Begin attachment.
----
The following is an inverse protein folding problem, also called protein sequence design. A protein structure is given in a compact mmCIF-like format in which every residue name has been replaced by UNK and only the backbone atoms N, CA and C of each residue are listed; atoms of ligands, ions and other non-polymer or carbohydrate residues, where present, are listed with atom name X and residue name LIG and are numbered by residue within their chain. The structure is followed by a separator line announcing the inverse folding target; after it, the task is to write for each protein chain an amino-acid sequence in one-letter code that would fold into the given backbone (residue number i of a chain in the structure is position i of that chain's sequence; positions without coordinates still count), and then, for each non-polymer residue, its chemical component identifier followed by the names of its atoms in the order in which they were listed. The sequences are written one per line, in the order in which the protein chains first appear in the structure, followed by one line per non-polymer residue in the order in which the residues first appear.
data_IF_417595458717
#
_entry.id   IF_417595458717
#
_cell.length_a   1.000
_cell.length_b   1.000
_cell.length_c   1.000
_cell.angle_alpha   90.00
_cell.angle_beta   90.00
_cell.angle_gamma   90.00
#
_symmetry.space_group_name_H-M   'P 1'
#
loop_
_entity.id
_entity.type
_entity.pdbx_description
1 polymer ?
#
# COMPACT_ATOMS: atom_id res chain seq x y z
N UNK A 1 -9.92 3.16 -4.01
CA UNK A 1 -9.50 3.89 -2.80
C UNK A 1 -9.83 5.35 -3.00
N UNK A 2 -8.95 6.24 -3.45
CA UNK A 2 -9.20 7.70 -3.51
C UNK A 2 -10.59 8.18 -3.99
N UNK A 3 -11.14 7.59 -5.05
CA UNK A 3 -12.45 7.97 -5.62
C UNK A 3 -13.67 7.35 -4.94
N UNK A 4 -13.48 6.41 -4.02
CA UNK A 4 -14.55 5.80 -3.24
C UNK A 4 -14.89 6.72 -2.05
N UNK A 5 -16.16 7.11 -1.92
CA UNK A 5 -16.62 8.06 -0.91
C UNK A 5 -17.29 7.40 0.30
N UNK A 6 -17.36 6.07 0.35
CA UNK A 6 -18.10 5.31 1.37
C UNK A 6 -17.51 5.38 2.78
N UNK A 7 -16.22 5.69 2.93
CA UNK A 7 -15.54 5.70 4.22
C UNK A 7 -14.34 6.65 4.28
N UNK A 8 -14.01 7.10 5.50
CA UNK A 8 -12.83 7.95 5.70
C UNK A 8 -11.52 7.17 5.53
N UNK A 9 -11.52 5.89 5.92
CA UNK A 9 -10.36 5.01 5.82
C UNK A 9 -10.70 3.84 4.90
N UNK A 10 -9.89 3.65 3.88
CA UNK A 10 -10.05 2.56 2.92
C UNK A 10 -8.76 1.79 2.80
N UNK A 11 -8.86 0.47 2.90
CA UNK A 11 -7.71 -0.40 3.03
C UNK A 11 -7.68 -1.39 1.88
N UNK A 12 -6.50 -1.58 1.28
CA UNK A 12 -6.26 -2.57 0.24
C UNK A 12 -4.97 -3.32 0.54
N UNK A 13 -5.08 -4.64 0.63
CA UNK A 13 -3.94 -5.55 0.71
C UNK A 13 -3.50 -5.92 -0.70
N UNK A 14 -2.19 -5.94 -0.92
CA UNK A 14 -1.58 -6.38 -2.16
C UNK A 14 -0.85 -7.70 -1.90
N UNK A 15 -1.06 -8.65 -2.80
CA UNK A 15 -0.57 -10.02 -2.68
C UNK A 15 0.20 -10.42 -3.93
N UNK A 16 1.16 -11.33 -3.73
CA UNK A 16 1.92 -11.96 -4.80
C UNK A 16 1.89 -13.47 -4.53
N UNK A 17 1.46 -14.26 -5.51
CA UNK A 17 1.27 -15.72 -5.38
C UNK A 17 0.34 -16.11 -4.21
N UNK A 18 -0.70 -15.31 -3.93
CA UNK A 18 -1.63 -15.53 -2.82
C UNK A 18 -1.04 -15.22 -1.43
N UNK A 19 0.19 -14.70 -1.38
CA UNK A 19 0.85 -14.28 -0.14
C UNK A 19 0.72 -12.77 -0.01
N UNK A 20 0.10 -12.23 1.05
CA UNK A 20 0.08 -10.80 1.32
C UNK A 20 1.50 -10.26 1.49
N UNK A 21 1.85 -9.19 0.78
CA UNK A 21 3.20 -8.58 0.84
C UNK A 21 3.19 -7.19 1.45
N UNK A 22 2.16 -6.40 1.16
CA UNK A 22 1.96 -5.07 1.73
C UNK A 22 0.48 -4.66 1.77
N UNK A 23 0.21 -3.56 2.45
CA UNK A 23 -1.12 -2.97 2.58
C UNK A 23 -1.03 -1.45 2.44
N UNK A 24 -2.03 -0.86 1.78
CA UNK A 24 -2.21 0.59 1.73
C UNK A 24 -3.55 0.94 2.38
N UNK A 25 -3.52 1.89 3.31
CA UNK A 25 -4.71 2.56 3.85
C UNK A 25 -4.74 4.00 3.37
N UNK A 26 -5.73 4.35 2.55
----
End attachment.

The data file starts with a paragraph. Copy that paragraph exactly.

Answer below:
The following is an inverse protein folding problem, also called protein sequence design. A protein structure is given in a compact mmCIF-like format in which every residue name has been replaced by UNK and only the backbone atoms N, CA and C of each residue are listed; atoms of ligands, ions and other non-polymer or carbohydrate residues, where present, are listed with atom name X and residue name LIG and are numbered by residue within their chain. The structure is followed by a separator line announcing the inverse folding target; after it, the task is to write for each protein chain an amino-acid sequence in one-letter code that would fold into the given backbone (residue number i of a chain in the structure is position i of that chain's sequence; positions without coordinates still count), and then, for each non-polymer residue, its chemical component identifier followed by the names of its atoms in the order in which they were listed. The sequences are written one per line, in the order in which the protein chains first appear in the structure, followed by one line per non-polymer residue in the order in which the residues first appear.